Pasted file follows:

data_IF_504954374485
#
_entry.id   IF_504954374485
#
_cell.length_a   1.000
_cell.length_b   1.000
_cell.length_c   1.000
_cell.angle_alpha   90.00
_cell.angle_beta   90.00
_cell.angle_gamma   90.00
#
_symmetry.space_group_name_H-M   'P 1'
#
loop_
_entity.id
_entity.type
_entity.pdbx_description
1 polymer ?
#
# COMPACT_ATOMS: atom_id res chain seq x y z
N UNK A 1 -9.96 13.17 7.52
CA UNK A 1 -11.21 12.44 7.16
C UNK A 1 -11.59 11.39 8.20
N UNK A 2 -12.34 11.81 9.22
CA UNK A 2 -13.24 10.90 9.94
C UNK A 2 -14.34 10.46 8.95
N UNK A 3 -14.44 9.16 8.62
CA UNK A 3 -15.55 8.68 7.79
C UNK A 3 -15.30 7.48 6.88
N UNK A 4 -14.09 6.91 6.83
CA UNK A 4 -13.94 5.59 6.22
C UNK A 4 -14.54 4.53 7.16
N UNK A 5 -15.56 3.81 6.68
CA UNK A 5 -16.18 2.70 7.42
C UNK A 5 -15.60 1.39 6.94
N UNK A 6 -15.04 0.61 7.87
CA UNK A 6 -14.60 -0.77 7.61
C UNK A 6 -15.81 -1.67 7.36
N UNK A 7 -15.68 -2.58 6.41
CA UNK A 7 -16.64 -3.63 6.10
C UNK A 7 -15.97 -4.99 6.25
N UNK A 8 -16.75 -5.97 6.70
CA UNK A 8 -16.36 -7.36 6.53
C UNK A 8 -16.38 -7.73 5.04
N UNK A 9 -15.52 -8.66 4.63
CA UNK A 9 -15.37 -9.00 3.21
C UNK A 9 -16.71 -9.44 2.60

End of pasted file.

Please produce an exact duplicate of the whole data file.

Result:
data_IF_504954374485
#
_entry.id   IF_504954374485
#
_cell.length_a   1.000
_cell.length_b   1.000
_cell.length_c   1.000
_cell.angle_alpha   90.00
_cell.angle_beta   90.00
_cell.angle_gamma   90.00
#
_symmetry.space_group_name_H-M   'P 1'
#
loop_
_entity.id
_entity.type
_entity.pdbx_description
1 polymer ?
#
# COMPACT_ATOMS: atom_id res chain seq x y z
N UNK A 1 -9.96 13.17 7.52
CA UNK A 1 -11.21 12.44 7.16
C UNK A 1 -11.59 11.39 8.20
N UNK A 2 -12.34 11.81 9.22
CA UNK A 2 -13.24 10.90 9.94
C UNK A 2 -14.34 10.46 8.95
N UNK A 3 -14.44 9.16 8.62
CA UNK A 3 -15.55 8.68 7.79
C UNK A 3 -15.30 7.48 6.88
N UNK A 4 -14.09 6.91 6.83
CA UNK A 4 -13.94 5.59 6.22
C UNK A 4 -14.54 4.53 7.16
N UNK A 5 -15.56 3.81 6.68
CA UNK A 5 -16.18 2.70 7.42
C UNK A 5 -15.60 1.39 6.94
N UNK A 6 -15.04 0.61 7.87
CA UNK A 6 -14.60 -0.77 7.61
C UNK A 6 -15.81 -1.67 7.36
N UNK A 7 -15.68 -2.58 6.41
CA UNK A 7 -16.64 -3.63 6.10
C UNK A 7 -15.97 -4.99 6.25
N UNK A 8 -16.75 -5.97 6.70
CA UNK A 8 -16.36 -7.36 6.53
C UNK A 8 -16.38 -7.73 5.04
N UNK A 9 -15.52 -8.66 4.63
CA UNK A 9 -15.37 -9.00 3.21
C UNK A 9 -16.71 -9.44 2.60